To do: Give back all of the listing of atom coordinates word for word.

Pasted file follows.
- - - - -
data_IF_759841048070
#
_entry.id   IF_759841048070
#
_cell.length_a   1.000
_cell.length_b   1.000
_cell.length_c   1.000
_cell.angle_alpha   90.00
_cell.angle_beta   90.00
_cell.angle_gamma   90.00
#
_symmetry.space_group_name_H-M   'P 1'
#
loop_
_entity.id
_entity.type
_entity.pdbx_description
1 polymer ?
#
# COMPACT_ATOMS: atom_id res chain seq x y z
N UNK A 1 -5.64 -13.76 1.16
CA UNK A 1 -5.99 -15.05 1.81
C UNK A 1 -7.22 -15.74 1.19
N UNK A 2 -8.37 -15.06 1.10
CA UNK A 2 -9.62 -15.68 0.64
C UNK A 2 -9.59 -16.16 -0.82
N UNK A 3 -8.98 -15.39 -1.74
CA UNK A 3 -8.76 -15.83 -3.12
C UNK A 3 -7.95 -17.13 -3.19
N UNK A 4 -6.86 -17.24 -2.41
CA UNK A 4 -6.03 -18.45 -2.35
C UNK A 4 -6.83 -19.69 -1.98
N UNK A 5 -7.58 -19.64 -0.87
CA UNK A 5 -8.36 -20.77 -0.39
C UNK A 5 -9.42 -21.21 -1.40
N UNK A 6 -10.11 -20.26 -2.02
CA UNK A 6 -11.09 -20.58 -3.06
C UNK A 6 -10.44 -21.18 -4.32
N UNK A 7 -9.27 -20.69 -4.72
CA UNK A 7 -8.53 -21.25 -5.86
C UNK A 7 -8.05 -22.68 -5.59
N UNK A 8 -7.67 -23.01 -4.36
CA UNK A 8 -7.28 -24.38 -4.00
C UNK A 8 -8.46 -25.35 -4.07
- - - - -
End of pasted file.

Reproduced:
data_IF_759841048070
#
_entry.id   IF_759841048070
#
_cell.length_a   1.000
_cell.length_b   1.000
_cell.length_c   1.000
_cell.angle_alpha   90.00
_cell.angle_beta   90.00
_cell.angle_gamma   90.00
#
_symmetry.space_group_name_H-M   'P 1'
#
loop_
_entity.id
_entity.type
_entity.pdbx_description
1 polymer ?
#
# COMPACT_ATOMS: atom_id res chain seq x y z
N UNK A 1 -5.64 -13.76 1.16
CA UNK A 1 -5.99 -15.05 1.81
C UNK A 1 -7.22 -15.74 1.19
N UNK A 2 -8.37 -15.06 1.10
CA UNK A 2 -9.62 -15.68 0.64
C UNK A 2 -9.59 -16.16 -0.82
N UNK A 3 -8.98 -15.39 -1.74
CA UNK A 3 -8.76 -15.83 -3.12
C UNK A 3 -7.95 -17.13 -3.19
N UNK A 4 -6.86 -17.24 -2.41
CA UNK A 4 -6.03 -18.45 -2.35
C UNK A 4 -6.83 -19.69 -1.98
N UNK A 5 -7.58 -19.64 -0.87
CA UNK A 5 -8.36 -20.77 -0.39
C UNK A 5 -9.42 -21.21 -1.40
N UNK A 6 -10.11 -20.26 -2.02
CA UNK A 6 -11.09 -20.58 -3.06
C UNK A 6 -10.44 -21.18 -4.32
N UNK A 7 -9.27 -20.69 -4.72
CA UNK A 7 -8.53 -21.25 -5.86
C UNK A 7 -8.05 -22.68 -5.59
N UNK A 8 -7.67 -23.01 -4.36
CA UNK A 8 -7.28 -24.38 -4.00
C UNK A 8 -8.46 -25.35 -4.07